The biggest mistake that most companies make with Operational Excellence is they don’t define what it means to their business. Even those that have...
The World Cup commences. What a beautiful time of global kinship and camaraderie mixed with a good dose of national animosity. Every four years we have this great opportunity to support our separate nations and cultural heritages as they vie for the prize, while at the same time coming together with our friends to mark the grandest tournament of the Great Game.
I have no doubt we’re all excited about how the next few weeks will play out, and while we have no intention of raining on the parade, it’s worth noting—given the sheer magnitude of an event like this, second only in scope to something like the Olympics—how things have played out in terms of infrastructure development leading up to this event.
Sure, we’ll probably have a great tournament and everyone will go home fulfilled—winners and losers alike—by simply having been a part of this landmark event. But let’s take this opportunity to look a little closer at the costs (monetary or not) that factor into planning for these events.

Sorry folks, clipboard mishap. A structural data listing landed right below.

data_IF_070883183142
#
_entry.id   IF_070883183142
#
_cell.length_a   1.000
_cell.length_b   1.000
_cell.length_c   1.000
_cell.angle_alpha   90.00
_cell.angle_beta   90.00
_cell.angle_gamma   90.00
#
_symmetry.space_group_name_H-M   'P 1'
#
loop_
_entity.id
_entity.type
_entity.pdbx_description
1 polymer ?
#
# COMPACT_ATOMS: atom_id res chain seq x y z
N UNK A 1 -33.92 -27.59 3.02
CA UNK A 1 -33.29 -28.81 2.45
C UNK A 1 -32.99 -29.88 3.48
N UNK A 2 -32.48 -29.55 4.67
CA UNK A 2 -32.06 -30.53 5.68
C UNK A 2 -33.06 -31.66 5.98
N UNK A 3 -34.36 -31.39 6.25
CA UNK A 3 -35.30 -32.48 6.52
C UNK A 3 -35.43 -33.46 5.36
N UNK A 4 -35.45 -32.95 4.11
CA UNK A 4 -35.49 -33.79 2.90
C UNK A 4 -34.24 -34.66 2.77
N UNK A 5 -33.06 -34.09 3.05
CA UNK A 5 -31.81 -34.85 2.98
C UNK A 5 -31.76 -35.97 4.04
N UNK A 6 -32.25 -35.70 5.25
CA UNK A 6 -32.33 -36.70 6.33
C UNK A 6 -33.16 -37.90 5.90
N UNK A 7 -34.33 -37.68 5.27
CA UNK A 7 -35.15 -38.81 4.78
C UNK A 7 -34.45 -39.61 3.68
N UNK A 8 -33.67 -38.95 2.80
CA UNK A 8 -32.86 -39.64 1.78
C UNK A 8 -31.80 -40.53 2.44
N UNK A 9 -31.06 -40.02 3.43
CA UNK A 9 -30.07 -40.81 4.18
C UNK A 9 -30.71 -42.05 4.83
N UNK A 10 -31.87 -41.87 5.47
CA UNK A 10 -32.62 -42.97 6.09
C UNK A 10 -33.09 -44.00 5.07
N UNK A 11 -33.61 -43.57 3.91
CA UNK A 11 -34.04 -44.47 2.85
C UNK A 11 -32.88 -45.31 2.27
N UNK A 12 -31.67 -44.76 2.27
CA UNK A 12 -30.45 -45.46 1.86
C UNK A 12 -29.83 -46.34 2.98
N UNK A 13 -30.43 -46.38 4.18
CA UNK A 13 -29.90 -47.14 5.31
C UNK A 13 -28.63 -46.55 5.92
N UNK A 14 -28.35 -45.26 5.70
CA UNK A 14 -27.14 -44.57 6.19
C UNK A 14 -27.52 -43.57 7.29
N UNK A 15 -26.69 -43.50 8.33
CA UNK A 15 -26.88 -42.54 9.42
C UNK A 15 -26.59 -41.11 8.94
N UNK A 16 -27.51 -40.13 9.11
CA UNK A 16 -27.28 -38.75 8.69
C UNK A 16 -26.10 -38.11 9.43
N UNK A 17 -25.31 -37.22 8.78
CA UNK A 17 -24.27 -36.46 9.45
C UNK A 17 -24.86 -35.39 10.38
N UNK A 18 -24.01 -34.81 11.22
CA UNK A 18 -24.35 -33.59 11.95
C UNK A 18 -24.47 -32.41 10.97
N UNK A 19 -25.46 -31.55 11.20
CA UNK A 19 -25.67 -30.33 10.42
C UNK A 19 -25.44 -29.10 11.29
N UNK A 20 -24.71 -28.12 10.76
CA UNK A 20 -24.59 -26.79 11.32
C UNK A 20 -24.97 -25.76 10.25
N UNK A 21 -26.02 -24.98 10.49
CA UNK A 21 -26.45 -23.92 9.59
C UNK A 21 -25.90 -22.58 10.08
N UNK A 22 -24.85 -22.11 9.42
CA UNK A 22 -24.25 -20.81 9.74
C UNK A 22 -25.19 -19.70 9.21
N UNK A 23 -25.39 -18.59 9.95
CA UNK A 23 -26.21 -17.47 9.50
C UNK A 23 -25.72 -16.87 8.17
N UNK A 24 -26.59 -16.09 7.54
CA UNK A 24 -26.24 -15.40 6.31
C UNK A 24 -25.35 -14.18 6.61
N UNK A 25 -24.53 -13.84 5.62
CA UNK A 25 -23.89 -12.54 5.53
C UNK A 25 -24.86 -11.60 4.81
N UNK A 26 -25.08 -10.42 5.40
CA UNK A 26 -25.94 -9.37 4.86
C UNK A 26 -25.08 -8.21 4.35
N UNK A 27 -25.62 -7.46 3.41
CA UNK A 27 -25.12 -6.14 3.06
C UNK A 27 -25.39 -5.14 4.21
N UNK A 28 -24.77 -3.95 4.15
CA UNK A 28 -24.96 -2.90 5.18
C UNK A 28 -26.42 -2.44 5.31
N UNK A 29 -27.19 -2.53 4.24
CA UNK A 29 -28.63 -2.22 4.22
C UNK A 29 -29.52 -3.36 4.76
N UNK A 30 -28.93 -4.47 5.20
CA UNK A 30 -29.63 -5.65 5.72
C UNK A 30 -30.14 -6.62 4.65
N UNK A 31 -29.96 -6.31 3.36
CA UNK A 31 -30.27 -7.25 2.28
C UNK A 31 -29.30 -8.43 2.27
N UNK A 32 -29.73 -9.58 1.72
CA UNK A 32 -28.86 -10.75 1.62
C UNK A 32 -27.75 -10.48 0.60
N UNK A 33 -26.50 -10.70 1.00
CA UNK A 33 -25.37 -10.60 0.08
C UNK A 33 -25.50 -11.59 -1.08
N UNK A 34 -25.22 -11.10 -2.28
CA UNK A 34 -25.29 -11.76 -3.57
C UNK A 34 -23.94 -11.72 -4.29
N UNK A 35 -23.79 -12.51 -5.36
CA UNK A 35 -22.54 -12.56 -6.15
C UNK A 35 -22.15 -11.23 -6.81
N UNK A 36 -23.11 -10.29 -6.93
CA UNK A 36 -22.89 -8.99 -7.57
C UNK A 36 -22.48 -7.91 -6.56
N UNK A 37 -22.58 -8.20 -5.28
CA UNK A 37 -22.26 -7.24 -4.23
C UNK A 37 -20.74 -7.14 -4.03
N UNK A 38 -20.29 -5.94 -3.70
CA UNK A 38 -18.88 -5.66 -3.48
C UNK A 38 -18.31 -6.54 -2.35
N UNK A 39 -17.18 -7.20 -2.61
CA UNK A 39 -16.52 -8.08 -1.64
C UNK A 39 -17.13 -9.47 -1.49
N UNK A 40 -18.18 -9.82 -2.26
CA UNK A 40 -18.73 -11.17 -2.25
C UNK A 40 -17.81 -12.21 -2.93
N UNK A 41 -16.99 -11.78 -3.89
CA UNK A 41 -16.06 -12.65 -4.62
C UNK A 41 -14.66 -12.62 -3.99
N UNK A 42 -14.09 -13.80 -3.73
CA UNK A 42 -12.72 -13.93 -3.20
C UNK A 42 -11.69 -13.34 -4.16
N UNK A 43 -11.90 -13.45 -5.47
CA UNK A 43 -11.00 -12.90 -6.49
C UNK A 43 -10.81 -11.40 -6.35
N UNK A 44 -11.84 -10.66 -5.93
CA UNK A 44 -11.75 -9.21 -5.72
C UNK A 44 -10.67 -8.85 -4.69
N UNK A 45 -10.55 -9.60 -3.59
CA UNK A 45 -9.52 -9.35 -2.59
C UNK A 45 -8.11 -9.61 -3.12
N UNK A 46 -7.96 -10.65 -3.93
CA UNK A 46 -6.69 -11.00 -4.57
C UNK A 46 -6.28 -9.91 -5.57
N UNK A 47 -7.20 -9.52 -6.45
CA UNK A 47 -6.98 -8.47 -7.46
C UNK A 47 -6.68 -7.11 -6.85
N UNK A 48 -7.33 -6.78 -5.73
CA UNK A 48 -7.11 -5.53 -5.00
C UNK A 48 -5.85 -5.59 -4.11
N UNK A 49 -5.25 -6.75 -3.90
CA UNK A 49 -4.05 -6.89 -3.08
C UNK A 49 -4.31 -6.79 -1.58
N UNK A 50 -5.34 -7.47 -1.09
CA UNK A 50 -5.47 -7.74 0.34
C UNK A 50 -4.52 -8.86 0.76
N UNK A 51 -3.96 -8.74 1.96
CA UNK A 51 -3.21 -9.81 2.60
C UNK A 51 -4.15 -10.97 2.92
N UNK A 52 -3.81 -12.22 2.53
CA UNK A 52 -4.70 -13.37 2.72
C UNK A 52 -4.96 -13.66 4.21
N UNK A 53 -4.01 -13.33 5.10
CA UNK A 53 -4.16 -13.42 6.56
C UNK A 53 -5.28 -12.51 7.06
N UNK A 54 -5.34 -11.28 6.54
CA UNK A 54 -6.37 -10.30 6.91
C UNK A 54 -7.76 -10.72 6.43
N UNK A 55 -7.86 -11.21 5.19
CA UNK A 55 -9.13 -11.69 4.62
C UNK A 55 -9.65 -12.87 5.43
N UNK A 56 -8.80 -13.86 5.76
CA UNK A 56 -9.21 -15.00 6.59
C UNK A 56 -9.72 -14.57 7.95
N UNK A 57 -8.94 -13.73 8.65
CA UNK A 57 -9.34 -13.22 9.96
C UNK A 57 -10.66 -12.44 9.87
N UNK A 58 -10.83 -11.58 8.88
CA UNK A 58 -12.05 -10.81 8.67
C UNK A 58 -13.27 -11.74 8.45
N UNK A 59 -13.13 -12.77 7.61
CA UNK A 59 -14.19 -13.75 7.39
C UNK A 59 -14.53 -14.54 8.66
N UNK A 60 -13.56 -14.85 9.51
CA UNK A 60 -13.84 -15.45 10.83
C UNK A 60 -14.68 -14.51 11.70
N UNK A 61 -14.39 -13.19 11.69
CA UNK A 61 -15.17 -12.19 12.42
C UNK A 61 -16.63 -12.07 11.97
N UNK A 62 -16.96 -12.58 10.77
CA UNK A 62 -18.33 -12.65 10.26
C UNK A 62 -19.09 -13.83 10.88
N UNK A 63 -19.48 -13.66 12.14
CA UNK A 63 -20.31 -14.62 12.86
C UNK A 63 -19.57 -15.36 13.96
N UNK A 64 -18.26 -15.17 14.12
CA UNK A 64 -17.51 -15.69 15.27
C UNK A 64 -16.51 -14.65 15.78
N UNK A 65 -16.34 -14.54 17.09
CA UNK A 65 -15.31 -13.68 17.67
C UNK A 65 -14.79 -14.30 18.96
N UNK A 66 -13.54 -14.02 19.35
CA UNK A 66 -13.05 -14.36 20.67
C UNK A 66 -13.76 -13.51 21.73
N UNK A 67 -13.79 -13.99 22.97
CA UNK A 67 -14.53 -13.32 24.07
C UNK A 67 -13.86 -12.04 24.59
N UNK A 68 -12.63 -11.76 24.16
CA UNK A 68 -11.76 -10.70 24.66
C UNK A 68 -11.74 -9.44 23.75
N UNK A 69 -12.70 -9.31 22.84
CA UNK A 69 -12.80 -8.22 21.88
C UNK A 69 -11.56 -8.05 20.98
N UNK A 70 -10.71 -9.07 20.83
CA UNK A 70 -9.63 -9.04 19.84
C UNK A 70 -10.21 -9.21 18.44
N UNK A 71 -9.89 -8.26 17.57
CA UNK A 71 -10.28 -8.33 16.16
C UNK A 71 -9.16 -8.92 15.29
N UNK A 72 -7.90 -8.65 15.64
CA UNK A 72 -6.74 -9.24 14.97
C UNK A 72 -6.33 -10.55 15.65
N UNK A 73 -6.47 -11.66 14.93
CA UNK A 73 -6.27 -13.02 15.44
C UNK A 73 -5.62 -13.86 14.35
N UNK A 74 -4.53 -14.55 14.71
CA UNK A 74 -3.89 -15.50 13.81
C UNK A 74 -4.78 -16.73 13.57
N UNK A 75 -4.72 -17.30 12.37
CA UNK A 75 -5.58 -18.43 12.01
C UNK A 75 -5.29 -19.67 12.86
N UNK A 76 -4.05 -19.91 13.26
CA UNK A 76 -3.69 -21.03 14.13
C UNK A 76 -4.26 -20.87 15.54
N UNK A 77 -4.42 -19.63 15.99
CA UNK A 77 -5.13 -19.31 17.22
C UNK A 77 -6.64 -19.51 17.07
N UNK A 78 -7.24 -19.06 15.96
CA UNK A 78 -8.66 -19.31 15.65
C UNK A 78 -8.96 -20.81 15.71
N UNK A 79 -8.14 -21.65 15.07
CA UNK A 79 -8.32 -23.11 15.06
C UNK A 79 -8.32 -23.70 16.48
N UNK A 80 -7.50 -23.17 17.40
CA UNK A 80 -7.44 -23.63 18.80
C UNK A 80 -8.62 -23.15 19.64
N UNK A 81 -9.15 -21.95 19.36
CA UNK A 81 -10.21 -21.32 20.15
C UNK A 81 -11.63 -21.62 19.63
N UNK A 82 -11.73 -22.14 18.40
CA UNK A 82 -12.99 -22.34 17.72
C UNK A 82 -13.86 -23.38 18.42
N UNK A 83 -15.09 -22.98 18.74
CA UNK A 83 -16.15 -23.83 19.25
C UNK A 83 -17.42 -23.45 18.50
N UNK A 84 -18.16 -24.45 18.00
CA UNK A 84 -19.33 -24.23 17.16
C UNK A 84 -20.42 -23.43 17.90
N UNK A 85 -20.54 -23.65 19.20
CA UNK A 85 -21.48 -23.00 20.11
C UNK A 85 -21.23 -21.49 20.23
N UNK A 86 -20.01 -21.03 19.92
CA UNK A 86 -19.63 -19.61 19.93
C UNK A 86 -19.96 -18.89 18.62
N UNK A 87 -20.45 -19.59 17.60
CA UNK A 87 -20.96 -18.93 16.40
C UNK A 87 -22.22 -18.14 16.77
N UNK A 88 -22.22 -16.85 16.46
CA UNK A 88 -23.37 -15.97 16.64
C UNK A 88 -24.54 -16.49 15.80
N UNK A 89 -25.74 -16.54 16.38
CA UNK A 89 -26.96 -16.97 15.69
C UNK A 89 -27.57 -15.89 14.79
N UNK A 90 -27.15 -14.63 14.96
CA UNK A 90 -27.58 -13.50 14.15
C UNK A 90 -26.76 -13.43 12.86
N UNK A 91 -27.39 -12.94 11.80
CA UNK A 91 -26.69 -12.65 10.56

Cost Overruns and Rush Jobs
There’s been a lot of ink spilled over the fact these games have been rushed, occasionally mismanaged, over time and off budget. That’s fair. Any nation that seeks and achieves the opportunity to host the Cup subdues the initial elation of having won the bid with some sentiment to the effect of “Well, how are we going to do this?”
In Brazil’s case it was no different. They had to promise new stadia, new transit lines, new public infrastructure projects to meet what would be a huge influx of people, teams and expectations.
Early reports suggested Brazil’s infrastructure, planning and record of success—not to mention financial capacity—simply wasn’t there to support a world-class tournament like this. Things might have seemed promising for a time, but at the eleventh hour we still saw a whole host of undelivered results.